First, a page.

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Butler Hospital
Butler Hospital

Naloxone (Narcan) for Opioid Overdose

Death from a drug overdose can be prevented through the use of Naloxone, a drug that is used to counteract the effects of opioids. Dr. Alan Gordon, chief of Butler Hospital's Alcohol and Drug Treatment Services, says, "According to the latest available data from the Center for Disease Control, the rate of drug overdose deaths in the United States has now surpassed the rate of car accident and gun fatalities." Rhode Island ranks among the highest in the country in illicit drug use, non-illicit drug use, non-medical use of prescription pain relievers, and per-capita overdose deaths. In the first four months of 2014, more than 70 Rhode Islanders have died from unintentional overdoses.

If given in time, Naloxone can reverse an opioid overdose by restoring breathing. Naloxone only works to reverse overdoses on opioids, such as Methadone, buprenorphine, heroin and pain pills like morphine, codeine, hydrocodone (Vicodin), oxycodone (Oxycontin),  and fentanyl.

To help educate the community on the use of Naloxone, Butler Hospital offers these education tools for patients who received a Naloxone kit at Butler Hospital as a refresher to the information they received in the hospital and to anyone in the community who is, or knows someone who is, at risk for an overdose.  Please view the video below in its entirety.*

Adobe PDF download  Naloxone Intramuscular Instructions
               Naloxone Intranasal Instructions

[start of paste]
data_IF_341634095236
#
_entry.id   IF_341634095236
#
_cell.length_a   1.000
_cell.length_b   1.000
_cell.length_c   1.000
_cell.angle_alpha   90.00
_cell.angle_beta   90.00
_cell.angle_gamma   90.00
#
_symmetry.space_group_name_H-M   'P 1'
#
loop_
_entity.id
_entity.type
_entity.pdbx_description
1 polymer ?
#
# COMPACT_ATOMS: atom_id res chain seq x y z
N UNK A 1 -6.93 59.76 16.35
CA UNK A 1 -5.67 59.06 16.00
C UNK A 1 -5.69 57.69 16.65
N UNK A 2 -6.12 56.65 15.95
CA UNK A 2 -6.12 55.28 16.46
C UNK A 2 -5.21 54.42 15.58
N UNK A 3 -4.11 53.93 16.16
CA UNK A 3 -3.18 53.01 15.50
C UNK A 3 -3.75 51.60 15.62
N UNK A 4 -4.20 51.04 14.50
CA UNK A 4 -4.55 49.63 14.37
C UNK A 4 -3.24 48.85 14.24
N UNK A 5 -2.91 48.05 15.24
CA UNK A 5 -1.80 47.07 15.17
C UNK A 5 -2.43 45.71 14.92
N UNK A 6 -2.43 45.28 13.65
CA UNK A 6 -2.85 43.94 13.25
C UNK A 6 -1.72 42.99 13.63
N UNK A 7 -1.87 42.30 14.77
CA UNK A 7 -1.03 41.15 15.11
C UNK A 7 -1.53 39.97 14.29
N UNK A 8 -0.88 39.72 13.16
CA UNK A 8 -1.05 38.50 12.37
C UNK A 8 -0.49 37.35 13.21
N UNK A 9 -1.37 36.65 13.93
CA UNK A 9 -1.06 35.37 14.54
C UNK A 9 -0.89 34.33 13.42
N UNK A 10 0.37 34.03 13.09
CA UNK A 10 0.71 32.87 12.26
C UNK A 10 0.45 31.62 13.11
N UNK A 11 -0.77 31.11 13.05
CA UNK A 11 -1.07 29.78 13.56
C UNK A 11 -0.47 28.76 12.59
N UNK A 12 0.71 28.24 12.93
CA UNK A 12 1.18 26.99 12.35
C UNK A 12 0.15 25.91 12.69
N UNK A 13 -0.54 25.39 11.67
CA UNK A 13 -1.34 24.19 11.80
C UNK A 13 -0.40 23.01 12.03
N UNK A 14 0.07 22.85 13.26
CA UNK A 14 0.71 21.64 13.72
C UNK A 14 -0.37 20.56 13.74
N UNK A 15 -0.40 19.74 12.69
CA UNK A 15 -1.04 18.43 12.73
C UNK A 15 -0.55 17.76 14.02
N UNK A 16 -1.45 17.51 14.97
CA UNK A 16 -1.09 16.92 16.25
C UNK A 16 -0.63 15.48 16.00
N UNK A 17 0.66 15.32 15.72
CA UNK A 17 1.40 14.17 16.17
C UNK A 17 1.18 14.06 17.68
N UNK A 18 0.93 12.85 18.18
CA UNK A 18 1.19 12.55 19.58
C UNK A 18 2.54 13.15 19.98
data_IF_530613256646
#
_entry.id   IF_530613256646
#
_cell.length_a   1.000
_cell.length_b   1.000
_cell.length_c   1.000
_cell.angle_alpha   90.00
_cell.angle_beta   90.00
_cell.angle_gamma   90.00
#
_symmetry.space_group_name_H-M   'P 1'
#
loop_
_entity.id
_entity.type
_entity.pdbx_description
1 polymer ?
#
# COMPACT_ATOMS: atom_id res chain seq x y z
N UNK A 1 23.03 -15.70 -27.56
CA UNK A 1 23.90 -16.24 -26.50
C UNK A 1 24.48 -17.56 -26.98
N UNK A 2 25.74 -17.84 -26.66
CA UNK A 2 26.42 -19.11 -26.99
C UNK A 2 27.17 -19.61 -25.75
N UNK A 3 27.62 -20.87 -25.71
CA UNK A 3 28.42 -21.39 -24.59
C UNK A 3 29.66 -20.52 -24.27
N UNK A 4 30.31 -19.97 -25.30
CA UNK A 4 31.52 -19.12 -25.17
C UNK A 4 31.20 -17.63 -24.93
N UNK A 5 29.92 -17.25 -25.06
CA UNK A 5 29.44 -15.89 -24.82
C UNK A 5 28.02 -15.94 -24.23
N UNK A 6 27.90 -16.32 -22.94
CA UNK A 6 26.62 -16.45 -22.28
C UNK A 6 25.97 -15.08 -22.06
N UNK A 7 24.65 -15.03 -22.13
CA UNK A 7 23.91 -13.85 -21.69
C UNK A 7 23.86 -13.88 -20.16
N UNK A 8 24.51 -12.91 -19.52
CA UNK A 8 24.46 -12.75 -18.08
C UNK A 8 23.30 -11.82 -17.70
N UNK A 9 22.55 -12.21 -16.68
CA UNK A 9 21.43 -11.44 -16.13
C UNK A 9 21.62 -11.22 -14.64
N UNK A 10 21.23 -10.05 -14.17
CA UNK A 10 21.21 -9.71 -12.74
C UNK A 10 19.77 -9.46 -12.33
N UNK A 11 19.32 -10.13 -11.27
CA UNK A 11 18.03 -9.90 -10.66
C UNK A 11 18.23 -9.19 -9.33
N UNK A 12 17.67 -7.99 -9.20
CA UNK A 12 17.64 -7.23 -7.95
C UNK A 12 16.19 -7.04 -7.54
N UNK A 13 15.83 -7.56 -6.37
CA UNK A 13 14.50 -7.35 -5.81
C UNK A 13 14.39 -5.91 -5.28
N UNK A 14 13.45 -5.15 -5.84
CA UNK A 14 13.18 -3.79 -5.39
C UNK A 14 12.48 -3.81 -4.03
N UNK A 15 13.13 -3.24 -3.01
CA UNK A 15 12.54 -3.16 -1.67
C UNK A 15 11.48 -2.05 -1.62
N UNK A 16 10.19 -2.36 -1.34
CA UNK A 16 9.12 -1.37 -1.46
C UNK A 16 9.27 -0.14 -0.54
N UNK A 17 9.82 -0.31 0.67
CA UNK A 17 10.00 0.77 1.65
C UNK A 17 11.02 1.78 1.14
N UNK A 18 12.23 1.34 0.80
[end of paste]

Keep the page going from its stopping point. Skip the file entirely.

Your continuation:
"Getting people the comprehensive treatment and support they need to recover is crucial in reversing this trend," says Dr. Gordon, "In the meantime, there is a very important tool—Naloxone (Narcan)—that may help save someone's life so that they don't die of an overdose and never get the chance to get the help they need to recover from their addiction."

Dr. Andrea Kretzschmar, a psychiatrist in Butler Hospital's Alcohol and Drug Partial Hospital Program, adds, "Some believe that access to Naloxone will increase drug use because of a perceived safety net. This is not true. Research demonstrates that individuals who receive overdose education and Naloxone use drugs less."

To obtain a Naloxone (Narcan) kit in Rhode Island visit any Walgreen's Pharmacy in Rhode Island:

If you are worried about someone abusing pain pills or heroin, go to your local Walgreens and ask for Naloxone. The pharmacist will instruct you how to use it.

If you are using heroin and/or other pain pills, be prepared with a Naloxone life-saving overdose response kit and teach someone else to use it.

Naloxone prescriptions are available at any Walgreens Pharmacy in Rhode Island. Walk in and ask to speak to the pharmacist and ask if the cost of a kit is covered by your health plan. 

 

*Legal Disclaimer: The information on this page should not be construed as medical advice or treatment. Readers should not rely on the information contained on this page for diagnosing or treating any illness, condition, or disorder. If emergency medical or mental health care is needed, call 911 or go to the nearest emergency room. Butler Hospital is responsible for how readers use the information provided on this page.


 

Good Samaritan Overdose Prevention Act
Saving A Life Comes First
If you are worried about getting into trouble when calling for help for someone in an overdose situation, please read the Good Samaritan Overdose Prevention Act. Essentially, anyone contacting emergency services for medical reasons will be immune from prosecution for non-manufacturing/dealing under RIGL 21-28.5.

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